I would like a asian woman

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Elina Zhang photographed outside her home. At the beginning of this year, I became obsessed with foraging for vintage objects. I spent hours perusing Facebook Marketplace. I found myself impulsively buying a Le Creuset Dutch oven shaped like a tomato, delicate beaded grapes and pears, and a mid-century modern wooden cheese plate. A day after the massage parlor massacre in Atlanta of eight people, six of whom were Asian women, I saw somebody on vintage Instagram post a collection of art they owned, including an embroidered image of two Geisha women. As a teenager growing up in the Deep South, I had no idea how to model myself as somebody who was sexual or attractive or desirable.

I had heard my parents talking about her, how she played guqin, a traditional Chinese string instrument, and aspired to be a surgeon. In person, she had an ethereal quality to her — she was tall with long black hair draped down her back. She was beautiful and lovable. Tian Tian was the Chinese-American woman I aspired to be, only to utterly fail.

When Tian Tian was in high school, she had a white boyfriend and went to high school football games. All the Asian girls were interchangeable; my friend Joanna was called Elina, and I was called Joanna. It happened enough times that correcting someone was confrontational. In the pictures we took, people would pull their eyelids back, and we would too because we thought it was funny. I wanted to be seen. Given the opportunity, I would have loved to be the Asian girl the white lacrosse boy dated. Your skin tone is so exotic, men would say during sexual encounters.

I always thought Asian women exuded a special kind of beauty. It was better to be a sexual object, an imagined space for someone to project their fantasies, than to be erased. The United States passed the Act of to prohibit Chinese women from entering the country, fearing they were engaging in prostitution. When the United States invaded Asian countries in the 20th century, Western film and art began reflecting the now pervasive trope of the hypersexual yet docile Asian woman.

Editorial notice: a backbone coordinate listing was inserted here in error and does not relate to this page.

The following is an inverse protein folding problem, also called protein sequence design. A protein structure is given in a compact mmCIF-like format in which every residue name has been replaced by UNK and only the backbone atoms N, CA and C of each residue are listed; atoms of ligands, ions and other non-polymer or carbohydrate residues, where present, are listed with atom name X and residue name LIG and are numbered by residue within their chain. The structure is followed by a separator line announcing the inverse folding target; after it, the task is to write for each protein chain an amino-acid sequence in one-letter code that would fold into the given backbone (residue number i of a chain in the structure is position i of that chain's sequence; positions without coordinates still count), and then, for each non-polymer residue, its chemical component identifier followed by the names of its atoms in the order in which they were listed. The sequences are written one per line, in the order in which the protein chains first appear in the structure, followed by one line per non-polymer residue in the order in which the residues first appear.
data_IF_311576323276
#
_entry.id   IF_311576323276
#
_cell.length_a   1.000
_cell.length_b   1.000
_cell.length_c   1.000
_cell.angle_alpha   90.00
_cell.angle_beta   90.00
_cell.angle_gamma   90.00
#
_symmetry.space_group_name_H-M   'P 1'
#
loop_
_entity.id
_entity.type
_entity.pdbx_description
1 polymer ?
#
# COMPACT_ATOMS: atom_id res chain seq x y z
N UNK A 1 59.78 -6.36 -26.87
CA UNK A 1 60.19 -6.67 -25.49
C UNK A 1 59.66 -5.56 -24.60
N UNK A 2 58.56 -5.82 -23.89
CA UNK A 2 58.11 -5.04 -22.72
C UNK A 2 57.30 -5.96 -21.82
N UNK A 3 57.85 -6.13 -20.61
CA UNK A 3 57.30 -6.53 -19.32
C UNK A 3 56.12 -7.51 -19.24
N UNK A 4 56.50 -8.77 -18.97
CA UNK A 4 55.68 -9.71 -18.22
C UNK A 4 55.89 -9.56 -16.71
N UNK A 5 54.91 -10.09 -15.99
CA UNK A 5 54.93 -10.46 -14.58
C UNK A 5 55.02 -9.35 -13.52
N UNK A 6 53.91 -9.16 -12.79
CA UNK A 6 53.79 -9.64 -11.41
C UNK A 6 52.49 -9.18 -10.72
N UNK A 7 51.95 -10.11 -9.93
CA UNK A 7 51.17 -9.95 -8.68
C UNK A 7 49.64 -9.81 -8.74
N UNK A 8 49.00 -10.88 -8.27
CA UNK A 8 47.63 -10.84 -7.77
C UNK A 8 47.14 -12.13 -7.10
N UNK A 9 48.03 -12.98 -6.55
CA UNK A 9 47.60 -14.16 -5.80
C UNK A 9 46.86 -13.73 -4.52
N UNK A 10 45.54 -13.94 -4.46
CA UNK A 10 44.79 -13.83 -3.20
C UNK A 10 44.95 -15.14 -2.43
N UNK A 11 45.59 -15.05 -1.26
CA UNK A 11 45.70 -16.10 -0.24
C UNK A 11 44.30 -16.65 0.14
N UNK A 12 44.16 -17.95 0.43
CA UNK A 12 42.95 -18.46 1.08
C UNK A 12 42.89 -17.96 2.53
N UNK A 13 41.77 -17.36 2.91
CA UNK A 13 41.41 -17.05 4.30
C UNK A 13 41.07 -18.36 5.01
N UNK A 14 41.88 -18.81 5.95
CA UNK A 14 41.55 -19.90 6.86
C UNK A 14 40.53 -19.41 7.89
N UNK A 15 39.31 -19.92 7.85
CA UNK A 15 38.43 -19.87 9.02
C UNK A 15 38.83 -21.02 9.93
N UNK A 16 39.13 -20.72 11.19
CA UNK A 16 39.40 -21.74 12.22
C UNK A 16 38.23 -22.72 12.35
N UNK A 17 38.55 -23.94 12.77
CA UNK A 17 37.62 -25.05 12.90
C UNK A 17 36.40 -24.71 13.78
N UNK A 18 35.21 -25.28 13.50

Is it even possible to see Asian women fully, completely? I was unable to see Tian Tian in her entirety. She, too, was someone I projected all my desires onto, as were the Asian-American women who I wanted to distance myself from. And the porousness between the Asian-American woman and the object is fraught with violent potential. Everything I know about desire and sex has emerged from my Asian-American femme identity, whether I was aware of it or not. So much of who I am already existed before I ever even arrived in this country.

I existed in the porcelain people kept on display in their cabinets; I existed in frames and on walls in museums; I existed as a figment in the white imagination. I want to own beautiful things. I want to feel at home in my things, and I want my things to say something about me. When my parents left China, they took very little with them. Inheritance is something I know many white Americans take for granted, whether it is furniture or rugs or wealth.

Instead, my parents keep bad art my brother and I have made on their walls. I want my bedazzled grapes and vintage cheese plate to ify something about me — my taste, my class, my personality. What do I owe these objects when I choose and purchase them? How do we relate to objects with more care and compassion? This week, as I continue to mourn the women murdered in Atlanta, I wonder what relationships these women left behind.

Who will be the keepers of their stories and their things? Elina Zhang is a student at the University of Pittsburgh. She is working on a memoir about sexual violence and testimonies. If you want to send a message to Elina, firstperson publicsource. Compelling personal stories told by the people living them. Comments are closed.

I would like a asian woman

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